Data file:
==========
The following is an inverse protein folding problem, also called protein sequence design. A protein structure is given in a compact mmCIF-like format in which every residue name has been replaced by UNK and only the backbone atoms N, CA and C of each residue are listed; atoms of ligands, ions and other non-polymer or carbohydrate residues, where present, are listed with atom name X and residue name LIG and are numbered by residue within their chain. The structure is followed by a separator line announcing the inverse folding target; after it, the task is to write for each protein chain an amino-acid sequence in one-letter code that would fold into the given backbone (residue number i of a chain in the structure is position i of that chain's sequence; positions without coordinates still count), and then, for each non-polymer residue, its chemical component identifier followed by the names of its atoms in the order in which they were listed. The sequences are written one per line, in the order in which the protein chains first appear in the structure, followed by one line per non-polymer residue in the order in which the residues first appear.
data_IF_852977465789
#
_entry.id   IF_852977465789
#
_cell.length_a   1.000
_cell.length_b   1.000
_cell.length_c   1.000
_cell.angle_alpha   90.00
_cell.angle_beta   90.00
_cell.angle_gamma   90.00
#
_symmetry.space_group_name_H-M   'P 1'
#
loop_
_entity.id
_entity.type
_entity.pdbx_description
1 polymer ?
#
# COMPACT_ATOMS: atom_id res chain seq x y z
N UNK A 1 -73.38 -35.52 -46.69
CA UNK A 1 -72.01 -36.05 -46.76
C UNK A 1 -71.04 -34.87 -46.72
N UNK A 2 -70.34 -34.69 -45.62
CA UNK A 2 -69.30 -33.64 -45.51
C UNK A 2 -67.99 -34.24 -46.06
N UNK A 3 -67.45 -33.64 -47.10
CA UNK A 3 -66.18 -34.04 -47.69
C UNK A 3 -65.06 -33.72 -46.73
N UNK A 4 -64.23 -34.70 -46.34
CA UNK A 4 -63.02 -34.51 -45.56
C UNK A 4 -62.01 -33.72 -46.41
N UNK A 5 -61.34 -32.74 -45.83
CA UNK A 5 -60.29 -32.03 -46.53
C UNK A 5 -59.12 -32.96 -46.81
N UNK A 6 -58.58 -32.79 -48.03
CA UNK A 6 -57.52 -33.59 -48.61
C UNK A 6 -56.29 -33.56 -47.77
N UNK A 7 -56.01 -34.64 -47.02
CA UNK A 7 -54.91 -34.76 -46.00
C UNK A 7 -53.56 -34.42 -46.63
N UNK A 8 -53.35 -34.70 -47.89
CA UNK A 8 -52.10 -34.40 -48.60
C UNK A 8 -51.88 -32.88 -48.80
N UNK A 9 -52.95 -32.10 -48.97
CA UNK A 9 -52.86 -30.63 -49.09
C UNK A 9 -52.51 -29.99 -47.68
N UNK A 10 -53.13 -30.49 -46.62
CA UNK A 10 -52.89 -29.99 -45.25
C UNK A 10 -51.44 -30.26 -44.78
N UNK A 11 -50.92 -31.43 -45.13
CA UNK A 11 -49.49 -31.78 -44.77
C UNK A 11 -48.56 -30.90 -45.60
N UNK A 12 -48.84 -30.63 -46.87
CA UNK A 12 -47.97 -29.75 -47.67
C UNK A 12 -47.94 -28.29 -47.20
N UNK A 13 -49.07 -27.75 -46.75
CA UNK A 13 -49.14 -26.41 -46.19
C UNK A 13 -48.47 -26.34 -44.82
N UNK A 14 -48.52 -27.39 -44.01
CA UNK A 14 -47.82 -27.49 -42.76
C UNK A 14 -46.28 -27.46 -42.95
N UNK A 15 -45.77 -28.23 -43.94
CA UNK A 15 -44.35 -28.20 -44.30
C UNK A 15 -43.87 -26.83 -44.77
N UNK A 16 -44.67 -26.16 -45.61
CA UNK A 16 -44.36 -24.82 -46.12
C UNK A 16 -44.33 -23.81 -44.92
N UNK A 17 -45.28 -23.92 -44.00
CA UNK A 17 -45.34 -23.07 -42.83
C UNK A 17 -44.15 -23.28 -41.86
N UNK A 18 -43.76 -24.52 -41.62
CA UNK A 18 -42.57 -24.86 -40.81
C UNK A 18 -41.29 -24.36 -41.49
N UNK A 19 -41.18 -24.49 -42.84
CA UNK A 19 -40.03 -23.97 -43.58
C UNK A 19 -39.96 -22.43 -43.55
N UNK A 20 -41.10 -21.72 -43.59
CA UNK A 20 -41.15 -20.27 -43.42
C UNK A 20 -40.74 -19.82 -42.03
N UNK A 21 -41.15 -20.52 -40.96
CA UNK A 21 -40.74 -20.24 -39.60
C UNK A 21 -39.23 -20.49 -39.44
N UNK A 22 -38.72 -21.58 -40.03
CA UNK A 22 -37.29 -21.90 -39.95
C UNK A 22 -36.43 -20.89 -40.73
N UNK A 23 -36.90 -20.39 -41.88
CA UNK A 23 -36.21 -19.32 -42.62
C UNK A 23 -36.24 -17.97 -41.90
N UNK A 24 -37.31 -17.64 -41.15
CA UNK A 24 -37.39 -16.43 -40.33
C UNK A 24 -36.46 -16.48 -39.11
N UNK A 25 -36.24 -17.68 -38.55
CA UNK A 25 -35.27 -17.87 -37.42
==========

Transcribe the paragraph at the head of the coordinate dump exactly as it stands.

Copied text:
The following is an inverse protein folding problem, also called protein sequence design. A protein structure is given in a compact mmCIF-like format in which every residue name has been replaced by UNK and only the backbone atoms N, CA and C of each residue are listed; atoms of ligands, ions and other non-polymer or carbohydrate residues, where present, are listed with atom name X and residue name LIG and are numbered by residue within their chain. The structure is followed by a separator line announcing the inverse folding target; after it, the task is to write for each protein chain an amino-acid sequence in one-letter code that would fold into the given backbone (residue number i of a chain in the structure is position i of that chain's sequence; positions without coordinates still count), and then, for each non-polymer residue, its chemical component identifier followed by the names of its atoms in the order in which they were listed. The sequences are written one per line, in the order in which the protein chains first appear in the structure, followed by one line per non-polymer residue in the order in which the residues first appear.